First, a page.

Also, anyone looking for someone to hold your hand, this is most likely not the game for you. Although you get save points in each map, there is no regenerative health (you have to earn it) and only one life. There are no glowing indicators telling you exactly where to go (although colors exist on the map for potentially red boss rooms, light blue save rooms, or areas of importance) and you cannot teleport between worlds. You have to trek it out on foot or with your upgrades. However, there are some hidden drops and one fast mode of travel in a specific area if a gamer discovers it. In addition, sometimes you will get trapped in a world with no option other than to go deeper into it. To me, it is my favorite environmental choice – forcing you to explore the rich environments, only to find another powerup to access other areas as well as allow you to finally backtrack to the previous worlds.

    As for the supposed “glitches” that appear on screen (another throwback to the NES days), these are actually intentional. A later upgrade called the Address Disruptor allows you to manipulate not only these glitchy environments to open up new areas but also change the attack patterns and forms of your enemies - sometimes even allowing them to spawn energy to refill your health.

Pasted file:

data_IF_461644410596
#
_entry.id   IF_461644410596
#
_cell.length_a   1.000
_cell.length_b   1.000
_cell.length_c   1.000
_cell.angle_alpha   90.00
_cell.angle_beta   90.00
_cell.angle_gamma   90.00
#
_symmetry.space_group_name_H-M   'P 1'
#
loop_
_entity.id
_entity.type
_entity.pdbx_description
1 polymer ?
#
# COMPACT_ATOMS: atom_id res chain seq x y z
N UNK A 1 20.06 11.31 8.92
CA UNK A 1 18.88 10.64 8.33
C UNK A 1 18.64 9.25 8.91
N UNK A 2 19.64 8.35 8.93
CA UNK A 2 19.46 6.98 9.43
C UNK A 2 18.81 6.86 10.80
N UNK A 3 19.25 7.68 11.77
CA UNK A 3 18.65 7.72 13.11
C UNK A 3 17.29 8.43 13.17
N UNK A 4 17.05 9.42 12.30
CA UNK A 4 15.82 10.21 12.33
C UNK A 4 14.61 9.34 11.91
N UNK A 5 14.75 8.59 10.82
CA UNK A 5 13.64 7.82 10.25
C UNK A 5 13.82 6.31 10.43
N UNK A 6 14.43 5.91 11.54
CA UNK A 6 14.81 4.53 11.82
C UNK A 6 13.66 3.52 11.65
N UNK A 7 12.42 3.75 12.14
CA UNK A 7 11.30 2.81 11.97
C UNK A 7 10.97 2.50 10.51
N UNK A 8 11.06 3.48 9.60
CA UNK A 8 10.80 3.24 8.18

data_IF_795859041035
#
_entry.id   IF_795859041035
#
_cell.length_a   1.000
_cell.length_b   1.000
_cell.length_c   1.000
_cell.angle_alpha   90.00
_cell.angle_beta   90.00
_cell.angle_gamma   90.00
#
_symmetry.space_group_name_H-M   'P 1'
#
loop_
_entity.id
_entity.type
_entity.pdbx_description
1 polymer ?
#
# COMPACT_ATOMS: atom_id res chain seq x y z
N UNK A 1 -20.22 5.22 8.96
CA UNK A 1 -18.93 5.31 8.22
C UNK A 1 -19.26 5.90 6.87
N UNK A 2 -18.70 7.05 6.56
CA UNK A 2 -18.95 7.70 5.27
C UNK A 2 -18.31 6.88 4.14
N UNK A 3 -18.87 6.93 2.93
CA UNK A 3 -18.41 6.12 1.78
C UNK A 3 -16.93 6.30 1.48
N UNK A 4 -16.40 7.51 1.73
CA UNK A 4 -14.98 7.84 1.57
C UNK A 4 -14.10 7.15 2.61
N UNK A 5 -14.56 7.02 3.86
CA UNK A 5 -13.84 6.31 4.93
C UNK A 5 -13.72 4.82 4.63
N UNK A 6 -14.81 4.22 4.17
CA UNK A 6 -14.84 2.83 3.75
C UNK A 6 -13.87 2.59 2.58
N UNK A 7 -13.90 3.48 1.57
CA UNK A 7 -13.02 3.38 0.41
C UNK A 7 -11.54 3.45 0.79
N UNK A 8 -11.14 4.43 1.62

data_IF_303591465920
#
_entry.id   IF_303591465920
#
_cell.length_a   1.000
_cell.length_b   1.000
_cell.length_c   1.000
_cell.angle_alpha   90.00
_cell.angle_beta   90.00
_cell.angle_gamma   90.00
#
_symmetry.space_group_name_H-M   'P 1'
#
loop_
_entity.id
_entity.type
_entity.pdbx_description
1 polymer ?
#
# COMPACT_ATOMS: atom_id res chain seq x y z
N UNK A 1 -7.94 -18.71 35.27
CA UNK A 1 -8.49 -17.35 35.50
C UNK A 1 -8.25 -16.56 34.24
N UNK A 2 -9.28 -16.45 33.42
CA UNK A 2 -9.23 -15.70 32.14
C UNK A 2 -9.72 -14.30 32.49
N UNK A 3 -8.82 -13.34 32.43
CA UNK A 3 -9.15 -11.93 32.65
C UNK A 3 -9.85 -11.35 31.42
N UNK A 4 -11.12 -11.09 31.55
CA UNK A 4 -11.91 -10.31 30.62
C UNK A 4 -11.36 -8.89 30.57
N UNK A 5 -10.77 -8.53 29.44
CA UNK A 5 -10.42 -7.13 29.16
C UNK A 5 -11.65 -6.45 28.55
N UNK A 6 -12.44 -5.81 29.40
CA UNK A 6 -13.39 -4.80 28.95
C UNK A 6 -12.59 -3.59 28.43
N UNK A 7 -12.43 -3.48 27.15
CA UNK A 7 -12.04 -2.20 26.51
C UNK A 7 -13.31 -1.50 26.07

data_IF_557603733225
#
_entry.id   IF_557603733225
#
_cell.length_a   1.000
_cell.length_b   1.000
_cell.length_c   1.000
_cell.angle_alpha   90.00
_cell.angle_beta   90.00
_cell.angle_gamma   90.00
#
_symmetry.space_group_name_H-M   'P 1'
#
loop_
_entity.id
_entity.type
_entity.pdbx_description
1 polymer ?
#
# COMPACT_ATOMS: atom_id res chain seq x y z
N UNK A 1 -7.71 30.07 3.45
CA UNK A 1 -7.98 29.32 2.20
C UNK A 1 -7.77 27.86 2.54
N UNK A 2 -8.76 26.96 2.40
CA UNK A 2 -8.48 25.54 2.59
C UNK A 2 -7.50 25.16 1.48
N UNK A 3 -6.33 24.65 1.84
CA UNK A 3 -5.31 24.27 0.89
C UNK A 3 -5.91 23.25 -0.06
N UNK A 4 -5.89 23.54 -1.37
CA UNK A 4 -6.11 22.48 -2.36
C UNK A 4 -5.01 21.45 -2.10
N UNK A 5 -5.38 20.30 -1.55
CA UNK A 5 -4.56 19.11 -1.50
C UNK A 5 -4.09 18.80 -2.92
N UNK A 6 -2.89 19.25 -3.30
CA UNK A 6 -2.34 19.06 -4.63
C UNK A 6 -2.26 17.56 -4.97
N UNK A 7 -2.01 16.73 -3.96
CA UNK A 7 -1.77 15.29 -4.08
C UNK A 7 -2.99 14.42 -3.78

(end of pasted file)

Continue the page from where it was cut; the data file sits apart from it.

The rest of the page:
All of this (the game, soundtrack and story) developed by one man over a span of 5 years is astonishing in my opinion and shows how an indie game or any game can be done well with a great attention to detail and love for the genre. I only think what Tom Happ could do with a large team and bigger budget. If you have a PS4, I think it is a no brainer to get it, just be aware of what you are getting into.